INTRODUCTION
daywalk: Helm Crag
 
1
 
Traverse Paths
LAKELAND EAST TO WEST
daywalk: Langdale
 
2
Morning Mist on Ullswater
LAKES OF LAKELAND
daywalk: Ullswater
 
3
England's Eiger
LAKES 3000s
daywalk: Scafell & Eskdale
 
4
Summer
BOB GRAHAM ROUND
daywalk: Fairfield
 
5
Eskdale
SCAFELL SCRAMBLE CIRCUIT
daywalk: Pillar & Steeple
 
6
Autumn: Borrowdale Rain
EVENTS
    Kentmere Race
    Spring in Lakeland
    Ennerdale Hunt
daywalk: High Street by Long Stile
 
7
Starlight
SCAFELL THE SLOW WAY
daywalk: Not Great Gable
 
8
Unhappy Formations and Natural Melancholy
TEN TARNS TOUR
tarns daywalk: Waters of Coniston
 
9
Winter: Ice is Nice
SHARP EDGE ICY
daywalk: Skiddaw
Hardknott
TRANSPORT, ACCOM, INFORMATION
halfdaywalk: Wallowbarrow Gorge


INTRODUCTION

Your standard Lakeland day starts in Borrowdale or Langdale; follows some huge stony path by way of Esk Hause to Scafell Pike or else to Great Gable; and then goes back to Langdale or Borrowdale.
       Why?
       One of the worst things in hillwalking is walking up hills. You don't spend your coffee break walking up the fire escape. Helvellyn's a hundred times higher than the fire escape, which makes it a hundred times as much fun, and that still multiplies out to less fun than it could be. The view becomes smaller and further away but otherwise doesn't change. The weather becomes slowly worse until you're in the cloud. And what do you get when you get there but some orange peel and a big pile of stones.
       However, there's one thing that's worse than walking up hills: walking back down them. Walking up is tiring but walking down hurts. Walking up, you could console yourself with the hope that eventually you'd turn around and start to walk down. Walking down, there's nothing to look forward to but bed and death.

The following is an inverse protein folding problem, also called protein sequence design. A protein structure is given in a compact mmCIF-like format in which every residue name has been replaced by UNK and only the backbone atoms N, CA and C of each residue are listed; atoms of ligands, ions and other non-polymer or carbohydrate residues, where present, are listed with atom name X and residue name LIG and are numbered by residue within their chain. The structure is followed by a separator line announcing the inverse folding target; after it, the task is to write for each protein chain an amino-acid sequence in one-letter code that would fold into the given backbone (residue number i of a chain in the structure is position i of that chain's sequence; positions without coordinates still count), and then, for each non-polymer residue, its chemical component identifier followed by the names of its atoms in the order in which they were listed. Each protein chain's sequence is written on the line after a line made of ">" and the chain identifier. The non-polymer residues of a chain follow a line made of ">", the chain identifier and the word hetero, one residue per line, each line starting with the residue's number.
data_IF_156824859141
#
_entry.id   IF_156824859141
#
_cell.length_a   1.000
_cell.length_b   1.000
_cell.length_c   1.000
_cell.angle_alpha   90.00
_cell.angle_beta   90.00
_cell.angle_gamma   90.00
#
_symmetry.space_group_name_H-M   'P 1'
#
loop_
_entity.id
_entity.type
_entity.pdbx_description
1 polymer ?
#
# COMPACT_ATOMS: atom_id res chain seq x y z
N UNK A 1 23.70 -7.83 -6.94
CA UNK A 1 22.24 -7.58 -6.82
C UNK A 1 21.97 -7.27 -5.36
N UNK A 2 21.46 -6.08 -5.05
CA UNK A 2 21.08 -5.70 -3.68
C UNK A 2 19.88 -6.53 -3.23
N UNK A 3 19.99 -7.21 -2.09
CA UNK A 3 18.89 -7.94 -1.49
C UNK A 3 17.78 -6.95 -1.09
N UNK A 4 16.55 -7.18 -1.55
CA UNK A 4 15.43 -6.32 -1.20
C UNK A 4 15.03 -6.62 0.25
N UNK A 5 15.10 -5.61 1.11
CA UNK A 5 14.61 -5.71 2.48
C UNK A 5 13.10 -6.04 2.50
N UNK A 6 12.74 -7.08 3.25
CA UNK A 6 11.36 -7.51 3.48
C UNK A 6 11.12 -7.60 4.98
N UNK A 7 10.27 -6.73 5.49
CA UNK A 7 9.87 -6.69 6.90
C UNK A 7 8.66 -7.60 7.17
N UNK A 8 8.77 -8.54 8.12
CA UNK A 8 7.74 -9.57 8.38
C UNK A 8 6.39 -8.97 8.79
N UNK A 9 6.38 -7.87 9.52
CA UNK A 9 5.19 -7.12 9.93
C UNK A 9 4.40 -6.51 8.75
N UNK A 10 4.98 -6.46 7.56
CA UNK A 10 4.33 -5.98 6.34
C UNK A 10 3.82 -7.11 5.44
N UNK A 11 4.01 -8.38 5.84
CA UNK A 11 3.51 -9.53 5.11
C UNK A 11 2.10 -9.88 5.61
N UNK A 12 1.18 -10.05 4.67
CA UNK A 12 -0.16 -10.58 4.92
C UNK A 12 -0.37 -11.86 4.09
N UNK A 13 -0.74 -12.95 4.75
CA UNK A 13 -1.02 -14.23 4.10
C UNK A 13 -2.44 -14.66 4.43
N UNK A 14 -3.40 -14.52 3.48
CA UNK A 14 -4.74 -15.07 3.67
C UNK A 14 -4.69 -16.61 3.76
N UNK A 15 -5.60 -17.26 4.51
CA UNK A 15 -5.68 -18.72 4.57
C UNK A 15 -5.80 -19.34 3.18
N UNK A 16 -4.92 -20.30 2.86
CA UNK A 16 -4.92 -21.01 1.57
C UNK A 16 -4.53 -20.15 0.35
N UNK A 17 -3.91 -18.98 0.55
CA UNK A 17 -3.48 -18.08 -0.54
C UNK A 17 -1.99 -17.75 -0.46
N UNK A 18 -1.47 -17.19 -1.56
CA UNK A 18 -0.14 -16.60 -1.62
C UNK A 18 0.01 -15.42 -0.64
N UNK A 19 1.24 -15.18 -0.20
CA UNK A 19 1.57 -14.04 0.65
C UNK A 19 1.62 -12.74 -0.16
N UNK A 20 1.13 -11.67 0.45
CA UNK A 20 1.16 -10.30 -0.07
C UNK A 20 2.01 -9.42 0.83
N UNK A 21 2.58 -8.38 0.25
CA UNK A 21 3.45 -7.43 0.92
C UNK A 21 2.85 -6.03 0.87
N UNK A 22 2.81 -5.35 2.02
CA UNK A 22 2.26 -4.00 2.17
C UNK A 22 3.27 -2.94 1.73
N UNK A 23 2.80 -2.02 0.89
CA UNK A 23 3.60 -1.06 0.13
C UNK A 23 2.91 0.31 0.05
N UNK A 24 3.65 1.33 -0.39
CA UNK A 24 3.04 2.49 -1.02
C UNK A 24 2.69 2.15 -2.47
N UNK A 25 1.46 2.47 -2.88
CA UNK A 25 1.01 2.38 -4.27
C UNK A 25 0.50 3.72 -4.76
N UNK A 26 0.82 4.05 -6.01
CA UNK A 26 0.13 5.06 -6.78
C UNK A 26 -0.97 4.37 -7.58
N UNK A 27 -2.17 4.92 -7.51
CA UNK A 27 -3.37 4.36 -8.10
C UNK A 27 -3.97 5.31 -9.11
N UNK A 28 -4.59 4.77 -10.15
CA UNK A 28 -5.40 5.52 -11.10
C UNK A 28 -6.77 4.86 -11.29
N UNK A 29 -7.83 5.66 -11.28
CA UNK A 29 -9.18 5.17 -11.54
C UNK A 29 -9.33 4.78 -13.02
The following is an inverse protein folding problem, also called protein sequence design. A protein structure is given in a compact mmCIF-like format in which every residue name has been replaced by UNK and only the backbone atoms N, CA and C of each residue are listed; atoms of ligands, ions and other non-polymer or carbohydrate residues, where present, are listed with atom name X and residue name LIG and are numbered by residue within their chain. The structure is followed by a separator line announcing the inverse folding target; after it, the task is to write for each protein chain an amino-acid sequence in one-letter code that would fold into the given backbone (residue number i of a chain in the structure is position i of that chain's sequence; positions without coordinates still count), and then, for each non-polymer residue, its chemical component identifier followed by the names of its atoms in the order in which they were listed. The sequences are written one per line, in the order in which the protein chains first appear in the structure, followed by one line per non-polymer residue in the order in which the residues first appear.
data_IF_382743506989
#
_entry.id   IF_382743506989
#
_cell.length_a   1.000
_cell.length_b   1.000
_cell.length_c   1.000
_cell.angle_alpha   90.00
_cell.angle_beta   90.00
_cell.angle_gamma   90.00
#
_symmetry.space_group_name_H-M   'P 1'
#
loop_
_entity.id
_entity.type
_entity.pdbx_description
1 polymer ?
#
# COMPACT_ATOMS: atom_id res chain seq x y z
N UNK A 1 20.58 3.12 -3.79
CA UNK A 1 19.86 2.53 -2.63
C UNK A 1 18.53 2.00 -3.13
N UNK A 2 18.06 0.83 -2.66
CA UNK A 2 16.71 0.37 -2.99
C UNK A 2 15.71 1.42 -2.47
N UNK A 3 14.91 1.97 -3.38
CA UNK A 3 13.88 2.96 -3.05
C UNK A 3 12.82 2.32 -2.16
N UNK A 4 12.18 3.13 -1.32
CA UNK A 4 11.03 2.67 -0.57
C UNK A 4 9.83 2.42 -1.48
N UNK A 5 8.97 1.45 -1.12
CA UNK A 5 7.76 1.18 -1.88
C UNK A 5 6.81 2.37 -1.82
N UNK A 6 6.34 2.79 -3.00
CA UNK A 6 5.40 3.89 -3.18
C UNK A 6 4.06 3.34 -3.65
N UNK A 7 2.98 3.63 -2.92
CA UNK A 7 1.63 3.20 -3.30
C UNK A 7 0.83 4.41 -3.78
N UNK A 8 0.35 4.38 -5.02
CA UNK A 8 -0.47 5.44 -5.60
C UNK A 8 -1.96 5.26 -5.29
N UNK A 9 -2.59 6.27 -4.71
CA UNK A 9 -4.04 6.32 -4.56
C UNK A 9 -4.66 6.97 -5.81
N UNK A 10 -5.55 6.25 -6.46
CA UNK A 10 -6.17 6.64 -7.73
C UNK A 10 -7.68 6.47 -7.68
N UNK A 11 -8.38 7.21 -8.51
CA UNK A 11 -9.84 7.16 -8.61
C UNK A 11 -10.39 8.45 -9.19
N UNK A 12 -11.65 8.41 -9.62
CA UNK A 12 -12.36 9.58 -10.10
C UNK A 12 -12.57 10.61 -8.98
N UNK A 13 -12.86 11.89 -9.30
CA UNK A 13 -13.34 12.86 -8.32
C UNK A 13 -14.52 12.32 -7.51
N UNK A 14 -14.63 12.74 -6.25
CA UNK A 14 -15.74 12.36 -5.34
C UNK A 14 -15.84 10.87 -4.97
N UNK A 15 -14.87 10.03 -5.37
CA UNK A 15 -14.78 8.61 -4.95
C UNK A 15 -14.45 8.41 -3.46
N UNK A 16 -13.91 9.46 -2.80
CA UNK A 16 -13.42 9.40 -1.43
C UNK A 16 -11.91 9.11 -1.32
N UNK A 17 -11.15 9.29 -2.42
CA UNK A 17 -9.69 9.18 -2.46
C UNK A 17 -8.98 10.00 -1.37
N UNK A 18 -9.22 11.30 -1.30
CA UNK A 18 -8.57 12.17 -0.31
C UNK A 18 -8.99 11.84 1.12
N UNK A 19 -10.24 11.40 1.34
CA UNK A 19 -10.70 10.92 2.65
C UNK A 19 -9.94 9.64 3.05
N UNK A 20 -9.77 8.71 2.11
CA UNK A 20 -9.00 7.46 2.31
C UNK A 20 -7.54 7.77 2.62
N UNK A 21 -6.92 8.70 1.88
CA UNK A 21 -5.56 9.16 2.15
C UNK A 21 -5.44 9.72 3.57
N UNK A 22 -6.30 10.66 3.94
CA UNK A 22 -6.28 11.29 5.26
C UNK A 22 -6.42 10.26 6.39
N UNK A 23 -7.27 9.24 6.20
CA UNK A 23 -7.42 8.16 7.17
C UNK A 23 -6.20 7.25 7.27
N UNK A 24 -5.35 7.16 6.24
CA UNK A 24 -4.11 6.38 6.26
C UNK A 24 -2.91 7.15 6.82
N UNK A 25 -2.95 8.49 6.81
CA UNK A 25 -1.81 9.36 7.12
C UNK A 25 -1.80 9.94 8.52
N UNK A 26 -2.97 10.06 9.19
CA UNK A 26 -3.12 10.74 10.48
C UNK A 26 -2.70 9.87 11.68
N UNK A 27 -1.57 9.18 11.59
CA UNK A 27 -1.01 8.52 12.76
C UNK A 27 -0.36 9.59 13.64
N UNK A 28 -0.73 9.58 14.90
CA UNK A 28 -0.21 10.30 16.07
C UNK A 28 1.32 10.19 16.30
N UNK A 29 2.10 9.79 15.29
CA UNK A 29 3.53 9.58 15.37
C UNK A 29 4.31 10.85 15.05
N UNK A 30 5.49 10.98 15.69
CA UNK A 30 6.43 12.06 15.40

It beats me how anyone gets started hillwalking. Hillwalking, when you start, consists of walking up some slow unfit and painful hill, stopping for a while to appreciate the orange peel, and walking slow unfit and painful back down again. It beats me how I got started, in my school mac and gym shoes, up Gable from Wasdale with an Ancestral Member of the Fell + Rock Climbing Club twenty yards ahead... then fifty yards ahead... then stopping at a cairn until just before I caught up, and striding away again as if Gable was really Great and Wasdale a wonderful place to do it from. As soon as possible I took up rock climbing. On rock you've got the ancestral Fell-and-Rock member tied down with ropes so that he can't get away. It's only when you've got a bit bigger and fitter that you start having the enjoyable bits between the nasty up at the beginning and the nasty down at the end. The bigger and fitter you get, the more your days consist of ridge. And soon you become an instinctive ridgewalker, your eye naturally following those v shapes in the contour and your foot following your eye from peak to peak through mist, rain, snow and the occasional Long Hot Summer's Day.